Andre Reed, the franchise's all-time leading receiver, may well be playing his last home game as a Buffalo Bill Sunday.
In fact, there is a chance Bills' fans could be watching two or even all of the team's "Big Three" for the last time at home when Buffalo meets the Indianapolis Colts in the regular-season finale.
The three all-time Buffalo greats -- Reed, Bruce Smith and Thurman Thomas -- could be victims of the salary cap next season.
Reed's future in Buffalo is in the most doubt because the 35-year-old receiver has seen his role greatly diminished over the second half of the season and lately has been just a bit player.
Asked earlier this month whether he would consider retirement if his role didn't change, Reed answered, "Probably yes, and it's sad if it comes down to that. It's been frustrating all year for me, very frustrating."
The big factor in the future of all three is the salary cap. It is figured the Bills will be roughly $12 million over next season's salary cap even after the allowance is raised in February by some $5 million, to $62 million.
Reed is slated to make $1.775 million next season, but his cap figure will be $2.375 million counting a portion of his signing bonus.
Smith and Thomas currently are far more integral parts of the team. Both have said on numerous occasions they would like to be back. The Bills probably would like to have them back, but economics may prohibit that.
Smith's 2000 salary cap figure will be $5.448 million and Thomas' is believed to be around $2 million.
"It all depends with the salary cap," Thomas said. "You've got Doug (Flutie), you've got Rob (Johnson) and we've got to re-sign Ruben (Brown), Eric (Moulds), Kurt Schulz and Thomas Smith. There's just a lot of things you have to look into. I think that's going to be left up to (General Manager) John Butler and (owner) Ralph Wilson whether they want us around here or not."
"I think Andre, Bruce and myself are just taking it one game at a time and trying to take this team as far as we can."
Bills coach Wade Phillips would not speculate on Reed's future with the team.
"I don't know whose last year it is. It could be my last year," Phillips said. "It's great to have had Andre Reed on our team, and I think everybody agrees with that. He's been a great, great player for a long time and still is. That's the only thing I think about with him."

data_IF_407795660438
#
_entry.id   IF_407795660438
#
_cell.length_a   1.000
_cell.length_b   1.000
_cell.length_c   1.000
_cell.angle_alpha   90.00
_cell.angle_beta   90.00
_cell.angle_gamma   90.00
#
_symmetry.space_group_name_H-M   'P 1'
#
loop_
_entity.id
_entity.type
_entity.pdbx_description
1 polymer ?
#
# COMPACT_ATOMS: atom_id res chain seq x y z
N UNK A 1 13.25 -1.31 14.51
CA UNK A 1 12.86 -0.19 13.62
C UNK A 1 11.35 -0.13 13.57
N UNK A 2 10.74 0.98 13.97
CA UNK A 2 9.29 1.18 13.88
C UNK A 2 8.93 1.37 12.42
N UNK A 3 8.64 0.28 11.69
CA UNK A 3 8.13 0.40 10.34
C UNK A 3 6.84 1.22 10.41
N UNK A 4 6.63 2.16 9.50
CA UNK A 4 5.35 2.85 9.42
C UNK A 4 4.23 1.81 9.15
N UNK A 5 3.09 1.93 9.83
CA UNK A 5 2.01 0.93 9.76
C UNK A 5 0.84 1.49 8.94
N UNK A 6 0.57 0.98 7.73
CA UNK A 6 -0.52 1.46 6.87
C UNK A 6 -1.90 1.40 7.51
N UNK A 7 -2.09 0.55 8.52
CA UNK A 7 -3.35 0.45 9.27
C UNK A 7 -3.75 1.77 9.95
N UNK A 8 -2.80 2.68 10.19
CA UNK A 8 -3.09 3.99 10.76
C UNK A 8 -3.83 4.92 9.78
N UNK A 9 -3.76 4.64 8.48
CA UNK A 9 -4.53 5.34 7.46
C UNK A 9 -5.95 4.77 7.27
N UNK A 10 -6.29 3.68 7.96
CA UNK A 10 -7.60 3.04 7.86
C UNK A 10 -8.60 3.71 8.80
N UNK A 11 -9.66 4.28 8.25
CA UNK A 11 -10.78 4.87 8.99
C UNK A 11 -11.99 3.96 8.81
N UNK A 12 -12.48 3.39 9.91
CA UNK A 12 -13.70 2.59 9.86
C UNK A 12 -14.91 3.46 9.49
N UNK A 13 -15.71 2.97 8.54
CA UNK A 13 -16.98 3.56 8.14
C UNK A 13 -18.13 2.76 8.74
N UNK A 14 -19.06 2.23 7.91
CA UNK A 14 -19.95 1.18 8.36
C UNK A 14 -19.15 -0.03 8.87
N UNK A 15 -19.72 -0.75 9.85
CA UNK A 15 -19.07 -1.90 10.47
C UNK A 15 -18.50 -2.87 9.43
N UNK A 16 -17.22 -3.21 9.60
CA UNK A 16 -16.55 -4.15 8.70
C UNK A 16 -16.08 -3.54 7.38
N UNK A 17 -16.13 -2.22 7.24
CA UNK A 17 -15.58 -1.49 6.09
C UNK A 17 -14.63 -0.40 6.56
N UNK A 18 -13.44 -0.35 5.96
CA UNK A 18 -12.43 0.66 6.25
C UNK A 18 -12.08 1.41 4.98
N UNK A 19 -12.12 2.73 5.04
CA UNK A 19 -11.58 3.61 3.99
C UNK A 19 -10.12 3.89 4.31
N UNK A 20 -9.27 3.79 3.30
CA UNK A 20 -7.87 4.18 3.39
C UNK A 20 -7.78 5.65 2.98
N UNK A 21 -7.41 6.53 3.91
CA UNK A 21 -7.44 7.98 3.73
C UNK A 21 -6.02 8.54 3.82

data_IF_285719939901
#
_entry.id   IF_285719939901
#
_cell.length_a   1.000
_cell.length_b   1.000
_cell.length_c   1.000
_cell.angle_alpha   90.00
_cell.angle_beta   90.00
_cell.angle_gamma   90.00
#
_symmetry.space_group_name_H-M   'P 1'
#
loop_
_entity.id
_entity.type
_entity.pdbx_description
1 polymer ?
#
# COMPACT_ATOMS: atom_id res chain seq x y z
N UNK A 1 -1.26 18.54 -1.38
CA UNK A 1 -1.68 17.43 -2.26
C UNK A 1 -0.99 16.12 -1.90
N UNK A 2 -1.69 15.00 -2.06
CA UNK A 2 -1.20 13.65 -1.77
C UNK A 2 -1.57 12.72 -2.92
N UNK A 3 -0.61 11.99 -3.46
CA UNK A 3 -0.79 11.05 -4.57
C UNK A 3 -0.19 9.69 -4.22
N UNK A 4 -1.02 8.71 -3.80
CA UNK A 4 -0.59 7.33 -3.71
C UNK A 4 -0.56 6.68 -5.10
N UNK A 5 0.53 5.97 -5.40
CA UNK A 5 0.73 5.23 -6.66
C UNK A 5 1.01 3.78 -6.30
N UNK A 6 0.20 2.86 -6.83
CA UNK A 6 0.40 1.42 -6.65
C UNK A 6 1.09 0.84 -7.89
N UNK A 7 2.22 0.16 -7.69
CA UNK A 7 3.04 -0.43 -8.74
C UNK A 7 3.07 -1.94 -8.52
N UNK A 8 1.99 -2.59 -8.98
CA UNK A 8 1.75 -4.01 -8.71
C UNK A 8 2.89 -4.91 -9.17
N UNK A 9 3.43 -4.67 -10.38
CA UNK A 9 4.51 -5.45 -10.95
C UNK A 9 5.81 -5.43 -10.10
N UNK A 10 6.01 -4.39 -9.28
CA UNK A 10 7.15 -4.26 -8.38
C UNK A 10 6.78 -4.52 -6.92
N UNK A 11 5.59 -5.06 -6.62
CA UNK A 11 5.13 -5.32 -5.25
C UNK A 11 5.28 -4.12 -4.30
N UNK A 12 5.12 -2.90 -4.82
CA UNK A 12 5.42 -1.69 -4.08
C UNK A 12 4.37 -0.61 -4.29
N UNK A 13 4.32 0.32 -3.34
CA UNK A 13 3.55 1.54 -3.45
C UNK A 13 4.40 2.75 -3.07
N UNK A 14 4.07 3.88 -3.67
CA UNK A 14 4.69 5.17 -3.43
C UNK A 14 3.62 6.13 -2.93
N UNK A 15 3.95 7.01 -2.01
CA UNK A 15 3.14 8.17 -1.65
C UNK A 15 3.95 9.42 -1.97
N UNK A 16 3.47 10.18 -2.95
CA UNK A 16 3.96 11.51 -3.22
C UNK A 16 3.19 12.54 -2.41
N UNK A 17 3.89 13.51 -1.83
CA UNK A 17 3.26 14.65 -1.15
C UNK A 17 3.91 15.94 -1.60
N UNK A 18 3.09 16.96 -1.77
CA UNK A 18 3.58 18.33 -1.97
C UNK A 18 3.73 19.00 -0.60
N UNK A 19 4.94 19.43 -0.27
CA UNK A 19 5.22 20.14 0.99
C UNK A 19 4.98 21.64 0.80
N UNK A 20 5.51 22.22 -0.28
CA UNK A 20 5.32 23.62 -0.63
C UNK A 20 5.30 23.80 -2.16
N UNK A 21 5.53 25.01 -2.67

Reed wasn't available for comment Monday, but he is openly unhappy with his role. He didn't catch a pass in Sunday's win at New England. The Bills said Reed was limited due to sore ribs, but he was rarely thrown to when he was in the game. Reed indicated afterward his ribs weren't a factor.
Reed has several milestones within reach. He needs three catches to tie Jerry Rice for the most 50-catch seasons in NFL history with 13. He's five receptions away from moving past Art Monk (940) into second place on the all-time career list. Reed has 13,072 career yards, 18 shy of fourth all-time, currently held by Steve Largent.
The Bills might be able to retain Smith or Thomas or both by restructuring their contracts. If they remain with the team that surely will happen. Last year, the Bills entered the offseason about $10 million to $12 million over the cap and did wholesale restructuring of contracts to compensate.
Since midseason, Peerless Price has gradually taken time away from Reed. It's clear offensive coordinator Joe Pendry likes Price and wants him in the game.
Price had a big day against the Patriots with five catches for 62 yards. He feels for Reed, but the rookie also covets being the heir apparent.
"It's a situation you want as a player to be the starter," Price said. "When you see the end of a guy's great career like Andre, you don't want to be him, but you want to step into his shoes and play a major part in the offense like he has for years.
"He's been supportive through all this. The one thing I'll always remember is he told me (Sunday) that he's with me 100 percent no matter what his situation is on this team."